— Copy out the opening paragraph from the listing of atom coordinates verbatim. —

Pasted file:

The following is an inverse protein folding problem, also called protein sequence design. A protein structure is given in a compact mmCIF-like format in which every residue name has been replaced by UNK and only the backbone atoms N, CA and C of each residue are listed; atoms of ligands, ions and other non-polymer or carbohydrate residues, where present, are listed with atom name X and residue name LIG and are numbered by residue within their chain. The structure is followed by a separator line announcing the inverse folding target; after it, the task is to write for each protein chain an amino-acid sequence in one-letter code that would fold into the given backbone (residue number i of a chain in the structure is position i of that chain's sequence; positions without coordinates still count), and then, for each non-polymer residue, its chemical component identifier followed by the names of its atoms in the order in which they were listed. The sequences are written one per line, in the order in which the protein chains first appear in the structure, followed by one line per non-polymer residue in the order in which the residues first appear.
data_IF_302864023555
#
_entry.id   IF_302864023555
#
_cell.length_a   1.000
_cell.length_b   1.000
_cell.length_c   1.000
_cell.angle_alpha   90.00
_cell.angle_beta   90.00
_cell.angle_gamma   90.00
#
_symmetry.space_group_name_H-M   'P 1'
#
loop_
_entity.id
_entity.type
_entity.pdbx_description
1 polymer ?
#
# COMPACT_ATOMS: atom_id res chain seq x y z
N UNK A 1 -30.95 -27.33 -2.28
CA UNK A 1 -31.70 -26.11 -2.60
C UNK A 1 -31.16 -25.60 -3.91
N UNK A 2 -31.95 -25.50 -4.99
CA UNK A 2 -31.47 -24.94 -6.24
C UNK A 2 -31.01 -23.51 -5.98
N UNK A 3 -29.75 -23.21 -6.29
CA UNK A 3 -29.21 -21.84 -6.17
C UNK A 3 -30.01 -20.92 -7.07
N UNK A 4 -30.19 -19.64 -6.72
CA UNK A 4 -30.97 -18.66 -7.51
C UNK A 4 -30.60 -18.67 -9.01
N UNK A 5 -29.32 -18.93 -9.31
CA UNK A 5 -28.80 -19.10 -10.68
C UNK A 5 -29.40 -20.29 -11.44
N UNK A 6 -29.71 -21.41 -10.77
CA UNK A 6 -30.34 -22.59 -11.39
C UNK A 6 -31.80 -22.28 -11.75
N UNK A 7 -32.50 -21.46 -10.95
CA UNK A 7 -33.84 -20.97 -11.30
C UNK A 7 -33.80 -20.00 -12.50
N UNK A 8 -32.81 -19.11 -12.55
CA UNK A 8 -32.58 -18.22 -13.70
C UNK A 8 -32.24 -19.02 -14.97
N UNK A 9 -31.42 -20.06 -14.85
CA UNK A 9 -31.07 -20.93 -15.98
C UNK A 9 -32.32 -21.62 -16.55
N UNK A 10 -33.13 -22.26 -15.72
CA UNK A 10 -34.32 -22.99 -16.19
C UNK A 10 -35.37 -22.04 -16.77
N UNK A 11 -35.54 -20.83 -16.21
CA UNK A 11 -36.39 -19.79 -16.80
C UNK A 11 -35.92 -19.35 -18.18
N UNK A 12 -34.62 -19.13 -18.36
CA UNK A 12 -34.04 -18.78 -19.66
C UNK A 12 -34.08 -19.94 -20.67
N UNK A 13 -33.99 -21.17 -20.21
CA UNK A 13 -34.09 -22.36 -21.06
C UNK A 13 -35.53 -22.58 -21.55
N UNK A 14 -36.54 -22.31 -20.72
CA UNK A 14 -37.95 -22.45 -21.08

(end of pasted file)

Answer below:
The following is an inverse protein folding problem, also called protein sequence design. A protein structure is given in a compact mmCIF-like format in which every residue name has been replaced by UNK and only the backbone atoms N, CA and C of each residue are listed; atoms of ligands, ions and other non-polymer or carbohydrate residues, where present, are listed with atom name X and residue name LIG and are numbered by residue within their chain. The structure is followed by a separator line announcing the inverse folding target; after it, the task is to write for each protein chain an amino-acid sequence in one-letter code that would fold into the given backbone (residue number i of a chain in the structure is position i of that chain's sequence; positions without coordinates still count), and then, for each non-polymer residue, its chemical component identifier followed by the names of its atoms in the order in which they were listed. The sequences are written one per line, in the order in which the protein chains first appear in the structure, followed by one line per non-polymer residue in the order in which the residues first appear.